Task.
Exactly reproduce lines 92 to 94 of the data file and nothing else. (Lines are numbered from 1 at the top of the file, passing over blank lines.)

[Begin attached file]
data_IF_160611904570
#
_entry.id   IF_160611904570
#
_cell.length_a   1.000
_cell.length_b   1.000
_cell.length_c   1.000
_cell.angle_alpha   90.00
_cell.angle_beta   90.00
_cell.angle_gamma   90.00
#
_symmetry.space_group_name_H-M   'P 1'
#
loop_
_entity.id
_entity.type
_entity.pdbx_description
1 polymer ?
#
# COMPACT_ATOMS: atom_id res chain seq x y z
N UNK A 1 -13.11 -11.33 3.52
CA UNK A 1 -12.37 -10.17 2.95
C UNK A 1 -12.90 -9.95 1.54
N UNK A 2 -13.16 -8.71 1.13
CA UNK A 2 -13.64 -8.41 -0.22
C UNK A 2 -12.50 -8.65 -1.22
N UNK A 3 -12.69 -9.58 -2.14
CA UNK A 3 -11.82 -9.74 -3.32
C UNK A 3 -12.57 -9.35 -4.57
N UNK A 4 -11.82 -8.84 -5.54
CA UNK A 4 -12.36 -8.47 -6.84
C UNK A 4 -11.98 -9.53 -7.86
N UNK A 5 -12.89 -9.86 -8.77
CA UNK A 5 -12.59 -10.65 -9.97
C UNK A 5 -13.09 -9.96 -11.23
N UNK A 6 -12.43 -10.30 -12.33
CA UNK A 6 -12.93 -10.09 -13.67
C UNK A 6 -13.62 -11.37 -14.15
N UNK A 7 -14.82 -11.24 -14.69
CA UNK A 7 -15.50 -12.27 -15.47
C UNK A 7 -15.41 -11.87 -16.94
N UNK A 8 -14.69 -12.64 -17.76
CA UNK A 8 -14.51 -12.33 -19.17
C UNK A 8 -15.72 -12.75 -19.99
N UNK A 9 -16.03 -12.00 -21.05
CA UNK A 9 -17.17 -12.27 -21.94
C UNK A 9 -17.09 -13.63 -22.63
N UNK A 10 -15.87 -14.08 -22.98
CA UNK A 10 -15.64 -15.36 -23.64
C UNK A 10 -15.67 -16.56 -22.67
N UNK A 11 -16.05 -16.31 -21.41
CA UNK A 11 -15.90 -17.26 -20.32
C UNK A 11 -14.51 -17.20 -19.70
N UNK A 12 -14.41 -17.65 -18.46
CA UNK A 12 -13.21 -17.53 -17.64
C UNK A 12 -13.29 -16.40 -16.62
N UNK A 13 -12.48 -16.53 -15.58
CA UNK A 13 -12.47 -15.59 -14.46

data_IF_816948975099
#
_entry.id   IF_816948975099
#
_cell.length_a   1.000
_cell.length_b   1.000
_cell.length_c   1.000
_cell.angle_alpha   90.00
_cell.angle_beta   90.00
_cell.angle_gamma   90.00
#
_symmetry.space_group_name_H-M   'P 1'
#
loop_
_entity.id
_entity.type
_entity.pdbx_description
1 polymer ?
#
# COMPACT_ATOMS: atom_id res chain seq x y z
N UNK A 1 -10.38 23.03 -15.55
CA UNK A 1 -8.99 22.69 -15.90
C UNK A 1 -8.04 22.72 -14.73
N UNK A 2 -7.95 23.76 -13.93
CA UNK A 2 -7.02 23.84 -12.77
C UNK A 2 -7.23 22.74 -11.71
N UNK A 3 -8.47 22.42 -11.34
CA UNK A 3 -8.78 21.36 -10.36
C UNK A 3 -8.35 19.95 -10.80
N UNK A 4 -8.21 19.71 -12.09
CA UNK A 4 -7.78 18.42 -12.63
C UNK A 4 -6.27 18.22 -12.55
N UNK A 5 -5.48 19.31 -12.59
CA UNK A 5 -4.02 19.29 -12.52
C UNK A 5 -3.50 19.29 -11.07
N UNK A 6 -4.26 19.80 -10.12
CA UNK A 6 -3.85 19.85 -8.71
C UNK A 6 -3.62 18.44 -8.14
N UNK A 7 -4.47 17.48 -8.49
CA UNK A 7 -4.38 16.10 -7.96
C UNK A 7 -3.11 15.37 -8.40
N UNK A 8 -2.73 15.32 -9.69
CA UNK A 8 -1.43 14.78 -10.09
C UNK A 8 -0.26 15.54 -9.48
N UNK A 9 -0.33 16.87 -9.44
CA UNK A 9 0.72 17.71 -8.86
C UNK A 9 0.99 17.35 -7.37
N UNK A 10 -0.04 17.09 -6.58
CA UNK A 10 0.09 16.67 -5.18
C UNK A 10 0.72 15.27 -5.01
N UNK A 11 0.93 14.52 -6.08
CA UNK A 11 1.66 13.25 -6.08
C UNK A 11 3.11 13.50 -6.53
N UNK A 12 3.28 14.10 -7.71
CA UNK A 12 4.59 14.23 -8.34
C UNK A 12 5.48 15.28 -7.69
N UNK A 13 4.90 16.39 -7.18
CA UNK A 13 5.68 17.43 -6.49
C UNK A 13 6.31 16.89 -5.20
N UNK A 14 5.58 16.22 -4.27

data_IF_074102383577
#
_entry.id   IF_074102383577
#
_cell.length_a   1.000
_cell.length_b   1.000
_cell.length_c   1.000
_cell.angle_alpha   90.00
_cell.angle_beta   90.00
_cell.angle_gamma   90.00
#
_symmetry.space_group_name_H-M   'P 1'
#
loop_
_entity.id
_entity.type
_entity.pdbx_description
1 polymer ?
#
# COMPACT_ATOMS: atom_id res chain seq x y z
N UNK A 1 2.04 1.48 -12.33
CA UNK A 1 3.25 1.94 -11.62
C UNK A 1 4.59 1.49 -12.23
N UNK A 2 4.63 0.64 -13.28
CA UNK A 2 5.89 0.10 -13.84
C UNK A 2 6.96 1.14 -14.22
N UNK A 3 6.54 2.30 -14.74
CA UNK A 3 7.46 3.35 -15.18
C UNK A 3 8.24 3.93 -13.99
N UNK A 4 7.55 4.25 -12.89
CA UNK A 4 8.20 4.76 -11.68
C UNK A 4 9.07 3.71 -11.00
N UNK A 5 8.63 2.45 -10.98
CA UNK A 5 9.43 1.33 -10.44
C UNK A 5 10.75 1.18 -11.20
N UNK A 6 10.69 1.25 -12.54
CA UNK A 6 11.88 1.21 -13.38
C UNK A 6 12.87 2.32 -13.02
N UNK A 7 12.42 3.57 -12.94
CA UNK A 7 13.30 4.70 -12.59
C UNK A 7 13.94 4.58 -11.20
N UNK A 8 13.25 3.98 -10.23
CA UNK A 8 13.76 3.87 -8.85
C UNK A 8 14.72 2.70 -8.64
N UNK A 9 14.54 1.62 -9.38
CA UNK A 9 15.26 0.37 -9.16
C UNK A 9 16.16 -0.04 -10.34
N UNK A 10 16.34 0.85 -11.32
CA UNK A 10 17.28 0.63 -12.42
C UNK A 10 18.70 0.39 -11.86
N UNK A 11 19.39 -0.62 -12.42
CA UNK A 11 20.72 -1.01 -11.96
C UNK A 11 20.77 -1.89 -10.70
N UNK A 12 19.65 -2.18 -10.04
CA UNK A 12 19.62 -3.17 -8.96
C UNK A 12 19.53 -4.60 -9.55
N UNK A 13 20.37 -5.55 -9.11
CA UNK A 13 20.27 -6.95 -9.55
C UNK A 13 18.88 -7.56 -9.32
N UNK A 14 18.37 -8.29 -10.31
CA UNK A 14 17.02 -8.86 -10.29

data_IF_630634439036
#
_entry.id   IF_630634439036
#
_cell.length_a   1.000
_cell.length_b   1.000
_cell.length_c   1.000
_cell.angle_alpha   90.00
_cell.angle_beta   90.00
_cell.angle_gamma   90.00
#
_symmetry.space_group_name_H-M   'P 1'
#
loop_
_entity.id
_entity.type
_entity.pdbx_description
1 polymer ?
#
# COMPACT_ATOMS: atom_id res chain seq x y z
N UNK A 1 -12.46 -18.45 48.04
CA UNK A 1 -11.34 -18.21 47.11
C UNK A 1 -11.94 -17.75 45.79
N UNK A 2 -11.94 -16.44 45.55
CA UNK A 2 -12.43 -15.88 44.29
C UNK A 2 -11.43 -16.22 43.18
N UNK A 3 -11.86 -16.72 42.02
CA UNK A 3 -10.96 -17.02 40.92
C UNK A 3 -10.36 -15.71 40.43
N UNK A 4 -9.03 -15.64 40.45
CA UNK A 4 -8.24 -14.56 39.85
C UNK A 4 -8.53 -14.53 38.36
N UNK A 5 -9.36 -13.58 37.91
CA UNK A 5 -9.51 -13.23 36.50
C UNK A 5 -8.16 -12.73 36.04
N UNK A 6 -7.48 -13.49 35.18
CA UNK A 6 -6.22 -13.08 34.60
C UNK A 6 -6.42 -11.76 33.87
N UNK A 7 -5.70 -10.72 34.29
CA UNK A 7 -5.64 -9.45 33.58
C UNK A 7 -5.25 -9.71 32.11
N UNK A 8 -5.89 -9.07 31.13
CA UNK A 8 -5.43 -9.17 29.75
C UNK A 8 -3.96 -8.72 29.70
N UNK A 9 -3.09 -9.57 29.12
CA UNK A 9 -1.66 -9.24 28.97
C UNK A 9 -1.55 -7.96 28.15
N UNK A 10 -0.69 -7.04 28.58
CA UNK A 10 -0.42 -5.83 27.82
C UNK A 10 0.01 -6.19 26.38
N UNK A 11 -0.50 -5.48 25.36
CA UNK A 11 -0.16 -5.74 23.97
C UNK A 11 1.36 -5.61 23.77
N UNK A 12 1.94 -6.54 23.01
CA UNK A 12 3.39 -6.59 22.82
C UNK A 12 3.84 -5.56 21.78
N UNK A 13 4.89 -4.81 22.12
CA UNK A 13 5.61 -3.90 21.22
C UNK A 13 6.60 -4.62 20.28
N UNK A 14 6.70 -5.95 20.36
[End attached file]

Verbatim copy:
CA UNK A 5 -4.02 19.29 -12.52
C UNK A 5 -3.50 19.29 -11.07
N UNK A 6 -4.26 19.80 -10.12